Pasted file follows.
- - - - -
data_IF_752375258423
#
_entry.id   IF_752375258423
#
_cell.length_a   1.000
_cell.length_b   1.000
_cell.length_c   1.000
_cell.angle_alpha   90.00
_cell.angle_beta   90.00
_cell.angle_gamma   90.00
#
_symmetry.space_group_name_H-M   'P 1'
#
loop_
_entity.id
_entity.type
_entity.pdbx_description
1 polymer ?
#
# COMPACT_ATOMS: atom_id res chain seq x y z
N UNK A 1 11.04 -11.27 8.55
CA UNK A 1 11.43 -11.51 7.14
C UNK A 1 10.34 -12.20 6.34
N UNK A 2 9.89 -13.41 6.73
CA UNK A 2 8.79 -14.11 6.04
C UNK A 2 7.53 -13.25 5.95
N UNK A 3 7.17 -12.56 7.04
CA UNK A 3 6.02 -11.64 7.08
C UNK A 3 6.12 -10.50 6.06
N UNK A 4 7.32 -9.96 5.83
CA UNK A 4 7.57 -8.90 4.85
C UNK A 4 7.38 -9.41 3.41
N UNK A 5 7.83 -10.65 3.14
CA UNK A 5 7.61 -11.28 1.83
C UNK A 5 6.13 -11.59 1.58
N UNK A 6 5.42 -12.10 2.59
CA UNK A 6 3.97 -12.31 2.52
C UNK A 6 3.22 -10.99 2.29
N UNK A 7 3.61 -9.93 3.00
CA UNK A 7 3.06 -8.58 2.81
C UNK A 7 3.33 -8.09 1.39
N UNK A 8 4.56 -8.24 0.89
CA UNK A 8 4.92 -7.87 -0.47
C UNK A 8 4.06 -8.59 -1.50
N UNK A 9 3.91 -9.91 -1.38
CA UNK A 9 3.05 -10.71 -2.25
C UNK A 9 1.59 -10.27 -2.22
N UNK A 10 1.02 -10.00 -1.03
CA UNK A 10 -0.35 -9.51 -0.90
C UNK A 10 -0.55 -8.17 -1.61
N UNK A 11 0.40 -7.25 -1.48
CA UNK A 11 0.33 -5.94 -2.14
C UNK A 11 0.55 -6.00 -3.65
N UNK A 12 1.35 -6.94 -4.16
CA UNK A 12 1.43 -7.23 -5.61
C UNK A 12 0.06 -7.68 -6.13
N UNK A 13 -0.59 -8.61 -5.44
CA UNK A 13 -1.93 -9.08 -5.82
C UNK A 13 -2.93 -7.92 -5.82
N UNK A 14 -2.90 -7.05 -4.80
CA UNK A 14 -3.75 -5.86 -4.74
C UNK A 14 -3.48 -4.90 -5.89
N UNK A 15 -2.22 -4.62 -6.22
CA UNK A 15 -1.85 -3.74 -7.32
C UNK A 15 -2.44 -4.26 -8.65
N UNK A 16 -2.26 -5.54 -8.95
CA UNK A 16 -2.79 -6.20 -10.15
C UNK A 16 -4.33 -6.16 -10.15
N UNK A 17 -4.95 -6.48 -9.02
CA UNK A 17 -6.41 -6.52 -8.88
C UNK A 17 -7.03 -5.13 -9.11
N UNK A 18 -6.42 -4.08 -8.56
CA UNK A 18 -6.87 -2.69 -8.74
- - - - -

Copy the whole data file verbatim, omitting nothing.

data_IF_752375258423
#
_entry.id   IF_752375258423
#
_cell.length_a   1.000
_cell.length_b   1.000
_cell.length_c   1.000
_cell.angle_alpha   90.00
_cell.angle_beta   90.00
_cell.angle_gamma   90.00
#
_symmetry.space_group_name_H-M   'P 1'
#
loop_
_entity.id
_entity.type
_entity.pdbx_description
1 polymer ?
#
# COMPACT_ATOMS: atom_id res chain seq x y z
N UNK A 1 11.04 -11.27 8.55
CA UNK A 1 11.43 -11.51 7.14
C UNK A 1 10.34 -12.20 6.34
N UNK A 2 9.89 -13.41 6.73
CA UNK A 2 8.79 -14.11 6.04
C UNK A 2 7.53 -13.25 5.95
N UNK A 3 7.17 -12.56 7.04
CA UNK A 3 6.02 -11.64 7.08
C UNK A 3 6.12 -10.50 6.06
N UNK A 4 7.32 -9.96 5.83
CA UNK A 4 7.57 -8.90 4.85
C UNK A 4 7.38 -9.41 3.41
N UNK A 5 7.83 -10.65 3.14
CA UNK A 5 7.61 -11.28 1.83
C UNK A 5 6.13 -11.59 1.58
N UNK A 6 5.42 -12.10 2.59
CA UNK A 6 3.97 -12.31 2.52
C UNK A 6 3.22 -10.99 2.29
N UNK A 7 3.61 -9.93 3.00
CA UNK A 7 3.06 -8.58 2.81
C UNK A 7 3.33 -8.09 1.39
N UNK A 8 4.56 -8.24 0.89
CA UNK A 8 4.92 -7.87 -0.47
C UNK A 8 4.06 -8.59 -1.50
N UNK A 9 3.91 -9.91 -1.38
CA UNK A 9 3.05 -10.71 -2.25
C UNK A 9 1.59 -10.27 -2.22
N UNK A 10 1.02 -10.00 -1.03
CA UNK A 10 -0.35 -9.51 -0.90
C UNK A 10 -0.55 -8.17 -1.61
N UNK A 11 0.40 -7.25 -1.48
CA UNK A 11 0.33 -5.94 -2.14
C UNK A 11 0.55 -6.00 -3.65
N UNK A 12 1.35 -6.94 -4.16
CA UNK A 12 1.43 -7.23 -5.61
C UNK A 12 0.06 -7.68 -6.13
N UNK A 13 -0.59 -8.61 -5.44
CA UNK A 13 -1.93 -9.08 -5.82
C UNK A 13 -2.93 -7.92 -5.82
N UNK A 14 -2.90 -7.05 -4.80
CA UNK A 14 -3.75 -5.86 -4.74
C UNK A 14 -3.48 -4.90 -5.89
N UNK A 15 -2.22 -4.62 -6.22
CA UNK A 15 -1.85 -3.74 -7.32
C UNK A 15 -2.44 -4.26 -8.65
N UNK A 16 -2.26 -5.54 -8.95
CA UNK A 16 -2.79 -6.20 -10.15
C UNK A 16 -4.33 -6.16 -10.15
N UNK A 17 -4.95 -6.48 -9.02
CA UNK A 17 -6.41 -6.52 -8.88
C UNK A 17 -7.03 -5.13 -9.11
N UNK A 18 -6.42 -4.08 -8.56
CA UNK A 18 -6.87 -2.69 -8.74